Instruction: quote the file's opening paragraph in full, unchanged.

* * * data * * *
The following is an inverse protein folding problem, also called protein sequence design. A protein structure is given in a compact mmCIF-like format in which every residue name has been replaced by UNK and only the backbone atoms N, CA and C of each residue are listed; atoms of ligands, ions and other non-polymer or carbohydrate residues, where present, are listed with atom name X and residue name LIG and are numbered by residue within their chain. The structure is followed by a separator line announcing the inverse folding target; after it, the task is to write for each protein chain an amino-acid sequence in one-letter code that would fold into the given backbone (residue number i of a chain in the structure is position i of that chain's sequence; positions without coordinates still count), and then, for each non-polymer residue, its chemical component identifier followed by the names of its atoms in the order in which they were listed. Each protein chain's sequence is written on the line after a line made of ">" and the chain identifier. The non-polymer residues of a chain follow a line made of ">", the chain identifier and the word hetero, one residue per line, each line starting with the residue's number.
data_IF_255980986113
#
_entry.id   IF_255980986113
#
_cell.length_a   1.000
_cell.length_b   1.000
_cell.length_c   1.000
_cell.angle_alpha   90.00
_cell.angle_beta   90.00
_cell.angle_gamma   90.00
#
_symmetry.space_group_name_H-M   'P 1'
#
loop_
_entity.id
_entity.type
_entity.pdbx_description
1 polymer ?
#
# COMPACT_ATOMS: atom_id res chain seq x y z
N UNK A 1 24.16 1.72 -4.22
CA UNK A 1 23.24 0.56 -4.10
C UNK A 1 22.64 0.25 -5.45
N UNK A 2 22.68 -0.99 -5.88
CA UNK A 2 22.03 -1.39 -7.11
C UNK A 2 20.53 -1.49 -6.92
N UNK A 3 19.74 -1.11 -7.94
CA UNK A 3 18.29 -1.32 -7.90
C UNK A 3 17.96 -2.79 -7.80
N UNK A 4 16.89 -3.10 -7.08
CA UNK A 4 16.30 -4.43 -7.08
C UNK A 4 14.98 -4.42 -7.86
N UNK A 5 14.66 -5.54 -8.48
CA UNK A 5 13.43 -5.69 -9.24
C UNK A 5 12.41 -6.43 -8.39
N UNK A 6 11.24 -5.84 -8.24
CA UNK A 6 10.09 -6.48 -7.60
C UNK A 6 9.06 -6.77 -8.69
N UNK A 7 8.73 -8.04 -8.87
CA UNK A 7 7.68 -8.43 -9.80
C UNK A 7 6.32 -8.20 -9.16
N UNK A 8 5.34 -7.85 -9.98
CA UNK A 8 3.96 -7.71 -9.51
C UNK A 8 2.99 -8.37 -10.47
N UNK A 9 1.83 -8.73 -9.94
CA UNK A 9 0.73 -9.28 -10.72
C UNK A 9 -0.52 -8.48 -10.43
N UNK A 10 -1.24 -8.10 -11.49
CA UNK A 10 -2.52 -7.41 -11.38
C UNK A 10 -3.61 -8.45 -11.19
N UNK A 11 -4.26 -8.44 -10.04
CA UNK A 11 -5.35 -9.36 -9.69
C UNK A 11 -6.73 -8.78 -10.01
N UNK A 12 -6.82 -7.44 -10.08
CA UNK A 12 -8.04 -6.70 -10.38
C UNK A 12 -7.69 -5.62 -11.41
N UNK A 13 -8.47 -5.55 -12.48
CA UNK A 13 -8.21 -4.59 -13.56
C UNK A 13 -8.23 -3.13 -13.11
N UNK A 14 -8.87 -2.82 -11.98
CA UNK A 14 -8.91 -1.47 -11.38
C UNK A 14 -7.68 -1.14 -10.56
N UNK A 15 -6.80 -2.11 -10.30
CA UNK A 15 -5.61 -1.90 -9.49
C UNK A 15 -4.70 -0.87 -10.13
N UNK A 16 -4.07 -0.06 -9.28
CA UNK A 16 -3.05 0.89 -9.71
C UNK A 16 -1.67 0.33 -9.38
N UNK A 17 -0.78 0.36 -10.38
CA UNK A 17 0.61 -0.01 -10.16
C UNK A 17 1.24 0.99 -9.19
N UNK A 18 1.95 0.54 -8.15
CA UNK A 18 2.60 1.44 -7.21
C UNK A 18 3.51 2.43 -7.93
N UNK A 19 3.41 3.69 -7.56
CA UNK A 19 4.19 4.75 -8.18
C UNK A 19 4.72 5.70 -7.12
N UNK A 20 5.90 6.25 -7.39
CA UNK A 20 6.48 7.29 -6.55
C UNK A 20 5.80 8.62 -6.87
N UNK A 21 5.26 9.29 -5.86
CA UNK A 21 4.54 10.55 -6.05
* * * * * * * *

The following is an inverse protein folding problem, also called protein sequence design. A protein structure is given in a compact mmCIF-like format in which every residue name has been replaced by UNK and only the backbone atoms N, CA and C of each residue are listed; atoms of ligands, ions and other non-polymer or carbohydrate residues, where present, are listed with atom name X and residue name LIG and are numbered by residue within their chain. The structure is followed by a separator line announcing the inverse folding target; after it, the task is to write for each protein chain an amino-acid sequence in one-letter code that would fold into the given backbone (residue number i of a chain in the structure is position i of that chain's sequence; positions without coordinates still count), and then, for each non-polymer residue, its chemical component identifier followed by the names of its atoms in the order in which they were listed. Each protein chain's sequence is written on the line after a line made of ">" and the chain identifier. The non-polymer residues of a chain follow a line made of ">", the chain identifier and the word hetero, one residue per line, each line starting with the residue's number.